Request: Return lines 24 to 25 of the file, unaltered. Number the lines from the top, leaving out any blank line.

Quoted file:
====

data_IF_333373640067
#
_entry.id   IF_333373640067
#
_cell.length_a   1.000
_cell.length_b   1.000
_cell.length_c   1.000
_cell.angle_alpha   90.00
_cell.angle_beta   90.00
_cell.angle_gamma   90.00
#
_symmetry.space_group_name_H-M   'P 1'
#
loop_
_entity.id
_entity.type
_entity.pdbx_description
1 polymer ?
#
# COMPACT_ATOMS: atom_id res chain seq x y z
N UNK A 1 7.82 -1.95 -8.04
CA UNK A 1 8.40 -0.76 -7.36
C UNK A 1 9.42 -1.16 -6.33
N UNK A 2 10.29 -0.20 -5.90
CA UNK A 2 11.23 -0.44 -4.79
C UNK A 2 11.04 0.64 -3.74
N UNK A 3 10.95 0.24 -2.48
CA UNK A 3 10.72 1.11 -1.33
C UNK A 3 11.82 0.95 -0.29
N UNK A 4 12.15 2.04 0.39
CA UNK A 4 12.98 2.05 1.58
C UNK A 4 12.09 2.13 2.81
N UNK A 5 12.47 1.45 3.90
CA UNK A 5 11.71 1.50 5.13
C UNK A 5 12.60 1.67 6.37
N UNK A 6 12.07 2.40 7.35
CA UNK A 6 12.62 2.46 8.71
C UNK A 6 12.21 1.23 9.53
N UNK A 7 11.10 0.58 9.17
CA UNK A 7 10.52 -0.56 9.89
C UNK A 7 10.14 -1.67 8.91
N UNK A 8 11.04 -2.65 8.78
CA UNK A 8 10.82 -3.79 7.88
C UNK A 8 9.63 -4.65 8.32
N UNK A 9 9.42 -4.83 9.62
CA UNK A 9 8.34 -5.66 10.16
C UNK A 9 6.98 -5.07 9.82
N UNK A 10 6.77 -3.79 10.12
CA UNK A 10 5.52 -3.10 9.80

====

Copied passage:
N UNK A 2 10.29 -0.20 -5.90
CA UNK A 2 11.23 -0.44 -4.79